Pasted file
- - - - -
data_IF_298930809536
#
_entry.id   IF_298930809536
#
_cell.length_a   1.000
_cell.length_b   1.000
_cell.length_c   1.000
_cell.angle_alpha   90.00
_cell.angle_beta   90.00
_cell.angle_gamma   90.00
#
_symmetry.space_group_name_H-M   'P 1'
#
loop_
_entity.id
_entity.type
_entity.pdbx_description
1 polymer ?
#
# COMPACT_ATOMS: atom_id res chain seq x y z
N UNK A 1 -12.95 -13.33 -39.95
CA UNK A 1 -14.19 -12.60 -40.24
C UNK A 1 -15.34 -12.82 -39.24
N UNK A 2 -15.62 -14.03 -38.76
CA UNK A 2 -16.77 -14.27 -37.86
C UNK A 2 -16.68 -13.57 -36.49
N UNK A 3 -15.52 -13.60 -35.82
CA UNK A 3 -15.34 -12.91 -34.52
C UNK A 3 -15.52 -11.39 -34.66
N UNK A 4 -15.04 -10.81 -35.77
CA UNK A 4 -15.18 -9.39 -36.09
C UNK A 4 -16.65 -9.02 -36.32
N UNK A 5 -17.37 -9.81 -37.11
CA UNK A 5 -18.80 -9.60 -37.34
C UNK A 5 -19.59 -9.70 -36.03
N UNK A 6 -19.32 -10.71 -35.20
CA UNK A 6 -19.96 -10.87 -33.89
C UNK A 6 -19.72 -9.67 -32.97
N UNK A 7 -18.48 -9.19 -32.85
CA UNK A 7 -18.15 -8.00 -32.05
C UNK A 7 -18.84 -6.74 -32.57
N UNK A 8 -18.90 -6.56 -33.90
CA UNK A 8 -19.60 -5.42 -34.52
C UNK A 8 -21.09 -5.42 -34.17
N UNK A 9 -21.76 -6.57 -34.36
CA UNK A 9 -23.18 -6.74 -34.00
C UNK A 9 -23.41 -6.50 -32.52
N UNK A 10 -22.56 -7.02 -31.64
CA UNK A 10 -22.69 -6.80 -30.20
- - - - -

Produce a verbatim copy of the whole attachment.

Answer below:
data_IF_298930809536
#
_entry.id   IF_298930809536
#
_cell.length_a   1.000
_cell.length_b   1.000
_cell.length_c   1.000
_cell.angle_alpha   90.00
_cell.angle_beta   90.00
_cell.angle_gamma   90.00
#
_symmetry.space_group_name_H-M   'P 1'
#
loop_
_entity.id
_entity.type
_entity.pdbx_description
1 polymer ?
#
# COMPACT_ATOMS: atom_id res chain seq x y z
N UNK A 1 -12.95 -13.33 -39.95
CA UNK A 1 -14.19 -12.60 -40.24
C UNK A 1 -15.34 -12.82 -39.24
N UNK A 2 -15.62 -14.03 -38.76
CA UNK A 2 -16.77 -14.27 -37.86
C UNK A 2 -16.68 -13.57 -36.49
N UNK A 3 -15.52 -13.60 -35.82
CA UNK A 3 -15.34 -12.91 -34.52
C UNK A 3 -15.52 -11.39 -34.66
N UNK A 4 -15.04 -10.81 -35.77
CA UNK A 4 -15.18 -9.39 -36.09
C UNK A 4 -16.65 -9.02 -36.32
N UNK A 5 -17.37 -9.81 -37.11
CA UNK A 5 -18.80 -9.60 -37.34
C UNK A 5 -19.59 -9.70 -36.03
N UNK A 6 -19.32 -10.71 -35.20
CA UNK A 6 -19.96 -10.87 -33.89
C UNK A 6 -19.72 -9.67 -32.97
N UNK A 7 -18.48 -9.19 -32.85
CA UNK A 7 -18.15 -8.00 -32.05
C UNK A 7 -18.84 -6.74 -32.57
N UNK A 8 -18.90 -6.56 -33.90
CA UNK A 8 -19.60 -5.42 -34.52
C UNK A 8 -21.09 -5.42 -34.17
N UNK A 9 -21.76 -6.57 -34.36
CA UNK A 9 -23.18 -6.74 -34.00
C UNK A 9 -23.41 -6.50 -32.52
N UNK A 10 -22.56 -7.02 -31.64
CA UNK A 10 -22.69 -6.80 -30.20